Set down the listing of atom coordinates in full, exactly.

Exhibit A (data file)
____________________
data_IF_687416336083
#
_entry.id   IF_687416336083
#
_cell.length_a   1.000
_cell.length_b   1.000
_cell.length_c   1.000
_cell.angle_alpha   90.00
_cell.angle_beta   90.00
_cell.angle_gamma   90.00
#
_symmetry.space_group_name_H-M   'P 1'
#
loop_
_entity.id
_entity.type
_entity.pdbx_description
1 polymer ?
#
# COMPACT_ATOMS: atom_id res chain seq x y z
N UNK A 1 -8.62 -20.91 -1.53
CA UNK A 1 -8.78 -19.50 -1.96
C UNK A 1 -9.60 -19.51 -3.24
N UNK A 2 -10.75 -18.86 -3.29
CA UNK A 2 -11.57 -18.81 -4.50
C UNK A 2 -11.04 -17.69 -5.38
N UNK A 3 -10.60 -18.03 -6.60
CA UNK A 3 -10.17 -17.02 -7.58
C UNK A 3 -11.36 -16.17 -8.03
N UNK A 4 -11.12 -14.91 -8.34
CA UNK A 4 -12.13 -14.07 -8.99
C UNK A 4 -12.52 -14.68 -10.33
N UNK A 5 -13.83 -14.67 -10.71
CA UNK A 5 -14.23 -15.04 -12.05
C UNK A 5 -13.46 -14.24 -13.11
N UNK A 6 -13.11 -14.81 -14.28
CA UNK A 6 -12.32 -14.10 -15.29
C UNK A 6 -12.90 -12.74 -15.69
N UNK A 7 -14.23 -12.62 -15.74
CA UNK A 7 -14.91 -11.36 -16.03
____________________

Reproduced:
data_IF_687416336083
#
_entry.id   IF_687416336083
#
_cell.length_a   1.000
_cell.length_b   1.000
_cell.length_c   1.000
_cell.angle_alpha   90.00
_cell.angle_beta   90.00
_cell.angle_gamma   90.00
#
_symmetry.space_group_name_H-M   'P 1'
#
loop_
_entity.id
_entity.type
_entity.pdbx_description
1 polymer ?
#
# COMPACT_ATOMS: atom_id res chain seq x y z
N UNK A 1 -8.62 -20.91 -1.53
CA UNK A 1 -8.78 -19.50 -1.96
C UNK A 1 -9.60 -19.51 -3.24
N UNK A 2 -10.75 -18.86 -3.29
CA UNK A 2 -11.57 -18.81 -4.50
C UNK A 2 -11.04 -17.69 -5.38
N UNK A 3 -10.60 -18.03 -6.60
CA UNK A 3 -10.17 -17.02 -7.58
C UNK A 3 -11.36 -16.17 -8.03
N UNK A 4 -11.12 -14.91 -8.34
CA UNK A 4 -12.13 -14.07 -8.99
C UNK A 4 -12.52 -14.68 -10.33
N UNK A 5 -13.83 -14.67 -10.71
CA UNK A 5 -14.23 -15.04 -12.05
C UNK A 5 -13.46 -14.24 -13.11
N UNK A 6 -13.11 -14.81 -14.28
CA UNK A 6 -12.32 -14.10 -15.29
C UNK A 6 -12.90 -12.74 -15.69
N UNK A 7 -14.23 -12.62 -15.74
CA UNK A 7 -14.91 -11.36 -16.03